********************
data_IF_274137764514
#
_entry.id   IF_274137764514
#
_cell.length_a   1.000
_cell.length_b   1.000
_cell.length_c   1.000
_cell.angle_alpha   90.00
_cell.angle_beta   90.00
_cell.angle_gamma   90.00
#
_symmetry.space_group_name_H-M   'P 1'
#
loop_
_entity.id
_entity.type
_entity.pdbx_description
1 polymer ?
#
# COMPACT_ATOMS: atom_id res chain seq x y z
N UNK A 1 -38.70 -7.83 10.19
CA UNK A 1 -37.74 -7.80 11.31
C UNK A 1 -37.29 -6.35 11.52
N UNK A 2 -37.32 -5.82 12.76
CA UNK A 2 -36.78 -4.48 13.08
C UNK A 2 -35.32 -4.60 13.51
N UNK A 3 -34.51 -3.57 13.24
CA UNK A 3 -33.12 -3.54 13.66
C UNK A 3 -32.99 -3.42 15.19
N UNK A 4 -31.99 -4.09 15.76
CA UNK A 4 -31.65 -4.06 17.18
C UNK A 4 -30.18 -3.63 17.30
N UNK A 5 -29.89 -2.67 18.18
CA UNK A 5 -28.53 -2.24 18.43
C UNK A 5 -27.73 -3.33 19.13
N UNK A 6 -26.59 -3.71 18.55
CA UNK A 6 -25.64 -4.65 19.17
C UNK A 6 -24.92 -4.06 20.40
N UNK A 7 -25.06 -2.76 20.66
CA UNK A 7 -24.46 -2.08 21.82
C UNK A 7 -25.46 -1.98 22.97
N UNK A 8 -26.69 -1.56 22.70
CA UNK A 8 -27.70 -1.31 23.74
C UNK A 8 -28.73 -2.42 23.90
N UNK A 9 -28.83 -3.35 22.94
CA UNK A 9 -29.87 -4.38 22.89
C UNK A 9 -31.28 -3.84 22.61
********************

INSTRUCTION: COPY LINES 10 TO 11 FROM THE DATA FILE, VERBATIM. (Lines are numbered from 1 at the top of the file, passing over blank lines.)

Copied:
_cell.angle_gamma   90.00
#